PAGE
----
May 1, 2013
This one-of-a-kind Bell X–14B was an experimental, open-cockpit, all-aluminum VTOL aircraft flown by NASA from 1957 to 1981. It was designed to test and demonstrate the concept of vertical takeoff and landing. The wings and horizontal and vertical stabilizers were used from the existing Beechcraft T–34 Mentor. The X–14 was rescued from the scrapyard in 1999 and is currently undergoing renovation as part of a private collection in Crawfordsville, Indiana. Neil Armstrong claimed to have flown it 10 times.
Subject: Bell X–14B
Where: Crawfordsville, Indiana
Photographer: John Fleck
Contemplating IFR flight scenarios for airports like Delta, Utah, is excellent review for any instrument pilot. That's because briefing for a flight into and out of Delta covers bases unlikely to be encountered on your next two-hour tour of your home field approaches.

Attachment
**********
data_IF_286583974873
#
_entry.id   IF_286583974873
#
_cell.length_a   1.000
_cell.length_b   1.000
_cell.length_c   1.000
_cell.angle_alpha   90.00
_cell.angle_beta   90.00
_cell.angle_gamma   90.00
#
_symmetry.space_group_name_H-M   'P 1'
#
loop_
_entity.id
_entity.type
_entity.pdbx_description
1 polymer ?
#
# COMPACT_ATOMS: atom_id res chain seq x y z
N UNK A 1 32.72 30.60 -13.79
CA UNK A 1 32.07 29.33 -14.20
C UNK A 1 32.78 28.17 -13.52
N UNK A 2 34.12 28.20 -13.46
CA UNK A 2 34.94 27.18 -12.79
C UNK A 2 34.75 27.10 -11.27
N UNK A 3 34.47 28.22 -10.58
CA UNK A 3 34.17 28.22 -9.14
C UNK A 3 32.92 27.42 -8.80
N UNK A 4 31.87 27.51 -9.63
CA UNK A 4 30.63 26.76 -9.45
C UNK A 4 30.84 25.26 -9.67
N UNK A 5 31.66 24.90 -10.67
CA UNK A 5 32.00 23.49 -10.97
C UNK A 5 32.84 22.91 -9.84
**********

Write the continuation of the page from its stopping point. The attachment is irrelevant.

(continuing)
Cessna reports "strong deliveries" of the new TTx since being awarded an FAA type certificate in June, and Brazil has followed suit.
AOPA thanks our members for their continued support in protecting the freedom to fly.